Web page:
• Watersmeet - the beautiful place that inspired me to keep going with the National Trust Scone Blog did not disappoint. Excellent scones.
  • Mottistone Gardens - Benedict Cumberbatch wasn't there but we did find some very superb scones.
  • Kinder, Edale, and the Dark Peak - the Pennypot Cafe is next door to Edale station. Kinder Scout is not. But we all know which part of the property is most important.
  • Erddig - donkeys, a thief housekeeper who stole £30,000, and fantastic scones can all be found at Erddig.
  • Oxburgh Hall - everybody loves a moat and everybody good scones. Oxburgh has both.
  • Croft Castle - Owain Glynd┼Ár may be buried under the floor but they don't bury the scone baking talent at this cosy castle.
  • Nunnington Hall - I went to try and solve a mysterious peacock murder case and found some very excellent scones.
  • The Workhouse - I was certainly tempted to say "please, sir, I want some more" but I restrained myself, although the scones were excellent.
  • Shugborough Estate - the ancestral home of society photographer Patrick Lichfield was a picture! Ha ha!
  • Chirk Castle - murder, scandal, adultery, violence, great scones...it's all going on at Chirk.
  • Longshaw Estate and Eastern Moors - I though the mud might defeat me but no - I finally found my Peak District scone and marvellous it was too.
  • Mount Stewart - its one-time owner, Viscount Castlereagh, was none too popular, but the scones were certainly popular with me.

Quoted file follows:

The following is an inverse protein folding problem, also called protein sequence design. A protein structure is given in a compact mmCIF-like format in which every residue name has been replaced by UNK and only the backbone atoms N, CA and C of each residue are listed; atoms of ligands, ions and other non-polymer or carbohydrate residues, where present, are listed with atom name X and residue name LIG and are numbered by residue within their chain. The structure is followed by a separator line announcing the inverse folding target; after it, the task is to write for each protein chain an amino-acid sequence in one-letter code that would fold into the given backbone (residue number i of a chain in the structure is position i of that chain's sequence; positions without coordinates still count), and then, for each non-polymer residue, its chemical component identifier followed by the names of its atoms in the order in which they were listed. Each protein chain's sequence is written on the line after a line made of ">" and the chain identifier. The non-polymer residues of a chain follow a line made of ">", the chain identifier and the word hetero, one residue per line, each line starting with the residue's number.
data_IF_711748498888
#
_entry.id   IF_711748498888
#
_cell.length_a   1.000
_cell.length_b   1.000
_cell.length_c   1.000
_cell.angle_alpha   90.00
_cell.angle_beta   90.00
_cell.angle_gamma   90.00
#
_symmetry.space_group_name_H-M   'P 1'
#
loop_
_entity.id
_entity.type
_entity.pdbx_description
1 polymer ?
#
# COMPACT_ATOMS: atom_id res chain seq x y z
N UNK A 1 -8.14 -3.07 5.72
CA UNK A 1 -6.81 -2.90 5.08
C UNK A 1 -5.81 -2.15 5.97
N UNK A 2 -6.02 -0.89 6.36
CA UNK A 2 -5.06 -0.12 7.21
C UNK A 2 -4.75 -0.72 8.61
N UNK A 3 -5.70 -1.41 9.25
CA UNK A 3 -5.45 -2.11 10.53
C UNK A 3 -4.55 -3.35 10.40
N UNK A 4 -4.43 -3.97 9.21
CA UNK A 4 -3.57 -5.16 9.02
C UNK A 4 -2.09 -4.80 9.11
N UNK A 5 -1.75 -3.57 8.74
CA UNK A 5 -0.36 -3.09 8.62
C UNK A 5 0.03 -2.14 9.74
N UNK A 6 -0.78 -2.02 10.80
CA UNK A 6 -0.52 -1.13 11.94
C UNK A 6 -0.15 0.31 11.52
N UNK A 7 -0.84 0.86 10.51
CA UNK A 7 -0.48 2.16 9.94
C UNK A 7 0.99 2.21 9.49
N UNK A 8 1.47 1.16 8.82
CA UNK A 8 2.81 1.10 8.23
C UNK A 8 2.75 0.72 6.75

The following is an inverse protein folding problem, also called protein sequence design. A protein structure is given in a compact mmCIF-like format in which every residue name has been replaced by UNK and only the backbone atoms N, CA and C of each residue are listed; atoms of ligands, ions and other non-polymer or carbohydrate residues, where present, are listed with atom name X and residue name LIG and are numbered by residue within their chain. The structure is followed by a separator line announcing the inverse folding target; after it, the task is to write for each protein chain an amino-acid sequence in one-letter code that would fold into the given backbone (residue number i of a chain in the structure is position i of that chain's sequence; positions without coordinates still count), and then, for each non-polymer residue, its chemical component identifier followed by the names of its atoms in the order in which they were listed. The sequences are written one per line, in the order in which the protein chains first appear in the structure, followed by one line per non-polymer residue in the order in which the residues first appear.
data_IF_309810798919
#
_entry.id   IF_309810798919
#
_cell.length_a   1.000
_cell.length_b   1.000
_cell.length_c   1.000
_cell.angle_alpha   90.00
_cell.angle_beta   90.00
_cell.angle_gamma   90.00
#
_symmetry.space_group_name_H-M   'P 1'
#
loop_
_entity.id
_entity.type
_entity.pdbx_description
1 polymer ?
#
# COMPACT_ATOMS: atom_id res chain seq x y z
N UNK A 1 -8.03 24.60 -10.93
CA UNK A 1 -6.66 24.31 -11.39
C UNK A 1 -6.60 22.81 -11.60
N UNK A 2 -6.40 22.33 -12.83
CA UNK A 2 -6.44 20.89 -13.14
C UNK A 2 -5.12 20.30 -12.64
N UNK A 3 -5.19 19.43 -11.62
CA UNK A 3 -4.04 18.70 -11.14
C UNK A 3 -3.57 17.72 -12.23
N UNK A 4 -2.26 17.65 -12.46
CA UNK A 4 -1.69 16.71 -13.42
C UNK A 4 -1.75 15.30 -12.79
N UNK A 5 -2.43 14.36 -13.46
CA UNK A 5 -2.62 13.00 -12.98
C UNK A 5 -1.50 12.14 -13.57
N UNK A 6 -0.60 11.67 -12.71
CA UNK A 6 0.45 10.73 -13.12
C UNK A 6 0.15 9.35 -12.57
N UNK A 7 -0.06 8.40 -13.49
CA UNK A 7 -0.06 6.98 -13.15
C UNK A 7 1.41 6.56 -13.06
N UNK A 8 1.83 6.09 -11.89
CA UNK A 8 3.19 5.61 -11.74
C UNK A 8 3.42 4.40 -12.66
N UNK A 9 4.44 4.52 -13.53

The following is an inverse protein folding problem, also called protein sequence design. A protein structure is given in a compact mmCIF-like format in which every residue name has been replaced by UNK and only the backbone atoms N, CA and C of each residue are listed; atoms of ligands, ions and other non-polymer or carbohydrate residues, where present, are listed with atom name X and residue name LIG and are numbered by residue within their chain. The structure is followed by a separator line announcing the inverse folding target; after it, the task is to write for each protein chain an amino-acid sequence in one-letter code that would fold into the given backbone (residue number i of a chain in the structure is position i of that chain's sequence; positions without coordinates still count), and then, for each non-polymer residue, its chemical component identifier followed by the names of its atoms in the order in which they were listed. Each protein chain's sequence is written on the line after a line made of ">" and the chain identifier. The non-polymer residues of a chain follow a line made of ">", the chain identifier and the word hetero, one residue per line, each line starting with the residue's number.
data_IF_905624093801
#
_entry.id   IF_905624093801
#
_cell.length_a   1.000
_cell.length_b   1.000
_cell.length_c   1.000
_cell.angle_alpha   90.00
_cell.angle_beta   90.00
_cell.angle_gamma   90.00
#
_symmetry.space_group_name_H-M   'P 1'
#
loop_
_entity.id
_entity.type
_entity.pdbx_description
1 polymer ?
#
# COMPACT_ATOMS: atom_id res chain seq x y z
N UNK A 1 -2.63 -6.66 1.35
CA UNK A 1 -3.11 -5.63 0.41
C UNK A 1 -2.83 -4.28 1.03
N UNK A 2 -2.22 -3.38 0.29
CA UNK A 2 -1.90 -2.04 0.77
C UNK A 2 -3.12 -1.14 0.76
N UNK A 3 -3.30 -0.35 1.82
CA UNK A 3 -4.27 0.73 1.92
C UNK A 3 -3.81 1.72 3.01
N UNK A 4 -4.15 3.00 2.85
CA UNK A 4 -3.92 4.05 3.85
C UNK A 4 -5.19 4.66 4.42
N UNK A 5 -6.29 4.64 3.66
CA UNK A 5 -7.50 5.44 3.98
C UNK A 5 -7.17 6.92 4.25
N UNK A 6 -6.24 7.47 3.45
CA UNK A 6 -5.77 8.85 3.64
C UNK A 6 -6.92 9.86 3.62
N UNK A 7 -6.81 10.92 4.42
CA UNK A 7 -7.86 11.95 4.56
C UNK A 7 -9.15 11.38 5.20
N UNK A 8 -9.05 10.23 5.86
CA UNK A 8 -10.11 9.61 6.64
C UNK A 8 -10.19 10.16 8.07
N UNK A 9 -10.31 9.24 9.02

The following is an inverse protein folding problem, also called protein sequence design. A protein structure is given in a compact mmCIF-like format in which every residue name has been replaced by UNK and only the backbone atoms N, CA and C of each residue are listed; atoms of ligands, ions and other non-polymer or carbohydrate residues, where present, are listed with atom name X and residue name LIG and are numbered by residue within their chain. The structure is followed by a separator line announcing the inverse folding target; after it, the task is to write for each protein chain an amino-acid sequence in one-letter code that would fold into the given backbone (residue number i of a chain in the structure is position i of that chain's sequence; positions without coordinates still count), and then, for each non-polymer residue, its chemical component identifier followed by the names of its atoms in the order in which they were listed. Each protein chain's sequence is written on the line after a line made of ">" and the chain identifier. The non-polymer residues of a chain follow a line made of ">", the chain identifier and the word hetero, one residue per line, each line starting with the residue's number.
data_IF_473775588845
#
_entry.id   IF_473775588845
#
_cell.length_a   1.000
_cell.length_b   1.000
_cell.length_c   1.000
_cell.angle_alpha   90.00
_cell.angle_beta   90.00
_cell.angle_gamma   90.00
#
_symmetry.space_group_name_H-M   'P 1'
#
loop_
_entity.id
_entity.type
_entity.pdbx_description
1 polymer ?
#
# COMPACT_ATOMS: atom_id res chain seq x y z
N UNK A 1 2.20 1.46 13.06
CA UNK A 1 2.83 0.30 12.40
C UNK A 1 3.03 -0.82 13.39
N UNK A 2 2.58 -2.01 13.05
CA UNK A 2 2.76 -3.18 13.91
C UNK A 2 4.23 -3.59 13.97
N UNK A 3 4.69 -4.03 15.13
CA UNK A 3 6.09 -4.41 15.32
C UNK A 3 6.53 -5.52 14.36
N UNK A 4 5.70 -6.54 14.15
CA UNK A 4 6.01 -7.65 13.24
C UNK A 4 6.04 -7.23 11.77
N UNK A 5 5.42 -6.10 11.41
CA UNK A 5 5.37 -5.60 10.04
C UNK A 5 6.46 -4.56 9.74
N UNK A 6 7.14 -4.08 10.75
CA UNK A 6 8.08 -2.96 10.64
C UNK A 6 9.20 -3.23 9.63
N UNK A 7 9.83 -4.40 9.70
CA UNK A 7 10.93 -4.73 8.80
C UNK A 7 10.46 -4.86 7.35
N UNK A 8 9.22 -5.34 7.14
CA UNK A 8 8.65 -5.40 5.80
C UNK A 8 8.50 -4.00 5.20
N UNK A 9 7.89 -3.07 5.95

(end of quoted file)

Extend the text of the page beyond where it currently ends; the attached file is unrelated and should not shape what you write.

• Peckover House & Garden - Lonely Planet has just announced that a cream tea at Peckover is one of the top eating experiences in the world! I concur!
  • Clumber Park - it might have lost its house to the demolition men but Clumber offers beautiful gardens, a beautiful lake, and beautiful scones!
  • The Needles Old Battery - chalk rocks, guns, secret missile testing. And now - outstanding scones!
  • Wicken Fen - home to 9,000 species of wildlife, flora, fauna and a first class species of scone! Bravo.
  • Berrington Hall - even Capability Brown couldn't improve the scones at Berrington Hall - they were berri-good!
  • Tyntesfield - maybe one day someone will describe Tyntesfield without saying "the man who built it made his money from Peruvian bird poo" but that day isn't today. The scones were a bird poo-free zone.
  • Sudbury Hall - a great house AND the Museum of Childhood starring Sooty and Sindy AND an outstanding scone! What more do you want from life.
  • Melford Hall - famed for its celebrity resident, the original Jemima Puddleduck! Her views on scones are not known.